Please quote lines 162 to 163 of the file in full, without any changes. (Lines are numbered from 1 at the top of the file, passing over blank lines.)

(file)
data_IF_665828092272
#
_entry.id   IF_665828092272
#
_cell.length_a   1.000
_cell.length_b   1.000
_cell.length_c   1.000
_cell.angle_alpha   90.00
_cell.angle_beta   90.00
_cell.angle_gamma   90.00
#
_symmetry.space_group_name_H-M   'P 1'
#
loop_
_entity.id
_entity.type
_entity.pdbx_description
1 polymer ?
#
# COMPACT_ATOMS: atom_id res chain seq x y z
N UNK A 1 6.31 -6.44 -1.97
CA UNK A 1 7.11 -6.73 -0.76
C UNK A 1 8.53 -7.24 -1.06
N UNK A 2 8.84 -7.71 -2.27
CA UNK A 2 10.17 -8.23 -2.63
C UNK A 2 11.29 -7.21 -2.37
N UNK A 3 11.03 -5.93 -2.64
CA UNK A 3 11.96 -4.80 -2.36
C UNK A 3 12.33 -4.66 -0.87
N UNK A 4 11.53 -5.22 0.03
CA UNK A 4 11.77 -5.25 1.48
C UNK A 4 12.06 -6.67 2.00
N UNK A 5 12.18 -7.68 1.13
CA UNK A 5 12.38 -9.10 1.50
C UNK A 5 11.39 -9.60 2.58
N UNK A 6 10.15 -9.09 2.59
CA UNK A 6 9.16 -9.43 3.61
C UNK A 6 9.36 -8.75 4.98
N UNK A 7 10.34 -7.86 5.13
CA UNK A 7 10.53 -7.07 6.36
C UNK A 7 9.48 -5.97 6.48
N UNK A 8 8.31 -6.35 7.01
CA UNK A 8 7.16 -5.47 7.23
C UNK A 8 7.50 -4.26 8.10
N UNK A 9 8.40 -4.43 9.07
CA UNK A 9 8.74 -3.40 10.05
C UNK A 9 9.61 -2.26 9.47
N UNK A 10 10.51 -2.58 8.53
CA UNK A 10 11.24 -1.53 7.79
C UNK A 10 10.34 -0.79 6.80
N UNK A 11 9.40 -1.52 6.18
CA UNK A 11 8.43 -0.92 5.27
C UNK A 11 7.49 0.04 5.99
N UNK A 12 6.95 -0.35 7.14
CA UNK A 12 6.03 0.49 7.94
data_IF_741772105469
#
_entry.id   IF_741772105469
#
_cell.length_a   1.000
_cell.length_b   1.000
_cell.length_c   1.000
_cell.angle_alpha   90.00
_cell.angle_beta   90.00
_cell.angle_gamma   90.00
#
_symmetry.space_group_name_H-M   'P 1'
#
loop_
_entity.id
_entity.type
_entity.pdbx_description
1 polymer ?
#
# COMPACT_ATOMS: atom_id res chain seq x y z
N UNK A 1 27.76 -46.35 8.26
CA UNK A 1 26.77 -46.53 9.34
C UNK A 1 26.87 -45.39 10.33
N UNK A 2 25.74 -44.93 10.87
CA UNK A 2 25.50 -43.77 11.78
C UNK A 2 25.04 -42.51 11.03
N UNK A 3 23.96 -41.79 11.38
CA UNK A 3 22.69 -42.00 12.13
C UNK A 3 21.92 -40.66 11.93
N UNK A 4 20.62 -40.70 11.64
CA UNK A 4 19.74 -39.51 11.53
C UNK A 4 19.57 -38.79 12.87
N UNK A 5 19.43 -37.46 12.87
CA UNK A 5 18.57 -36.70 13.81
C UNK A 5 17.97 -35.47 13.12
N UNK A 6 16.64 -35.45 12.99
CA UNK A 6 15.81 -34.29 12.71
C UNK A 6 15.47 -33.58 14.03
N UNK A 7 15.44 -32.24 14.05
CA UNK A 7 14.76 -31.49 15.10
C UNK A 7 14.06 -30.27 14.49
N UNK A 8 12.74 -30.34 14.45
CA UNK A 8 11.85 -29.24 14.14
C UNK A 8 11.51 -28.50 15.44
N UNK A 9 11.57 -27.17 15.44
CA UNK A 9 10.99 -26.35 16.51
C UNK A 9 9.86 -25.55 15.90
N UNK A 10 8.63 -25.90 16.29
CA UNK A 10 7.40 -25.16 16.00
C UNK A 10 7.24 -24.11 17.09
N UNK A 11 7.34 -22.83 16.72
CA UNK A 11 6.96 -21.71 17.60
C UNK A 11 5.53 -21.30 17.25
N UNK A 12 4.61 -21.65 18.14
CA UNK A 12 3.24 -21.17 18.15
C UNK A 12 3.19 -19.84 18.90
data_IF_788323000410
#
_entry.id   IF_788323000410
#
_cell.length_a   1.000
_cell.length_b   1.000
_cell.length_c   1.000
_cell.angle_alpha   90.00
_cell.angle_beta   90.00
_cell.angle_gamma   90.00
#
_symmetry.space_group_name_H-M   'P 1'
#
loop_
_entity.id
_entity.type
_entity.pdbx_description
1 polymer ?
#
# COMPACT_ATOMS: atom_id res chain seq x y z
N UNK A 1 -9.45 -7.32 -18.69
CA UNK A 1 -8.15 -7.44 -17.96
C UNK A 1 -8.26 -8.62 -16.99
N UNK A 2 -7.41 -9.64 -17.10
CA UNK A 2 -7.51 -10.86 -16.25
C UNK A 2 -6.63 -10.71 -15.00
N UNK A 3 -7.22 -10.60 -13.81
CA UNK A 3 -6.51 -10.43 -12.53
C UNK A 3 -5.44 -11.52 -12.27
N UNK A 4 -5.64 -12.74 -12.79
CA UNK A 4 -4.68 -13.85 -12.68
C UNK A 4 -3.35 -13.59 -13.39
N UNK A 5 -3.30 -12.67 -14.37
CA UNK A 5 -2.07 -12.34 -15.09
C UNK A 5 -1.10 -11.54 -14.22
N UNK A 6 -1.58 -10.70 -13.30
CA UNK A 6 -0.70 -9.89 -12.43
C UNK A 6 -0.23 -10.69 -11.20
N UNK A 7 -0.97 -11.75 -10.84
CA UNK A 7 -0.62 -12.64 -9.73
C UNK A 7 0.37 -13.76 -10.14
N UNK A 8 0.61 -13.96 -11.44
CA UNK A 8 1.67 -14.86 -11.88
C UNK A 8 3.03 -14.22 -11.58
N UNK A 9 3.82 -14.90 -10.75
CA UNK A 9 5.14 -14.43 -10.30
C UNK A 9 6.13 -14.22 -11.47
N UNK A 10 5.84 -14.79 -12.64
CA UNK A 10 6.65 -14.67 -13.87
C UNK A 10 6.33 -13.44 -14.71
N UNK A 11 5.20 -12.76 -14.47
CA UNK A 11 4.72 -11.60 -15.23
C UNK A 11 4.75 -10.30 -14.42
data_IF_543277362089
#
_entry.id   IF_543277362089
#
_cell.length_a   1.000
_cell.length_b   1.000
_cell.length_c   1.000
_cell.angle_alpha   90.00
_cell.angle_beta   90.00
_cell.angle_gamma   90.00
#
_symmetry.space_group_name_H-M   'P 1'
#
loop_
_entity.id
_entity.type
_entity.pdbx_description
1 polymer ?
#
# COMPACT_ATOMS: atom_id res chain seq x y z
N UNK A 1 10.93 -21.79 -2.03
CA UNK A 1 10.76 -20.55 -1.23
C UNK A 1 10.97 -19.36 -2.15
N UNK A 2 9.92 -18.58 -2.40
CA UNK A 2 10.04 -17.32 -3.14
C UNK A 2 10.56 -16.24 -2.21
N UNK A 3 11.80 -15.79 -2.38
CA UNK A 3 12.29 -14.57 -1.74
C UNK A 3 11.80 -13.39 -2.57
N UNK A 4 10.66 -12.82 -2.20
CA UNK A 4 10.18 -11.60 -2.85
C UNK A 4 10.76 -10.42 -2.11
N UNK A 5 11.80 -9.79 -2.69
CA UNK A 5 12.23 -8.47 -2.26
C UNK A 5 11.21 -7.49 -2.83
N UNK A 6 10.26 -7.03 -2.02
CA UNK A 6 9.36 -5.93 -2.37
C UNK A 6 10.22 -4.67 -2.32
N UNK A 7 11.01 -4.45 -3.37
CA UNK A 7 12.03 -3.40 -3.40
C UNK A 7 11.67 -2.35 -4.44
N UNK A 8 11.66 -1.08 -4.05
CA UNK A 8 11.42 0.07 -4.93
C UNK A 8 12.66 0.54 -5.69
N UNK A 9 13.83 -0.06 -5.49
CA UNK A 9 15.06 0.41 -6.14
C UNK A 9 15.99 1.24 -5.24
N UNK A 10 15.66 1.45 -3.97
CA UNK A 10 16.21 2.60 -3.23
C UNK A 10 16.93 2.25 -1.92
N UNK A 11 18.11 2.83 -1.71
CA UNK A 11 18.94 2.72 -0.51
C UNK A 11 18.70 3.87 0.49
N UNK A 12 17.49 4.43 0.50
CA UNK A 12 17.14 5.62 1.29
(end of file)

N UNK A 11 5.20 -12.76 -14.47
CA UNK A 11 4.72 -11.60 -15.23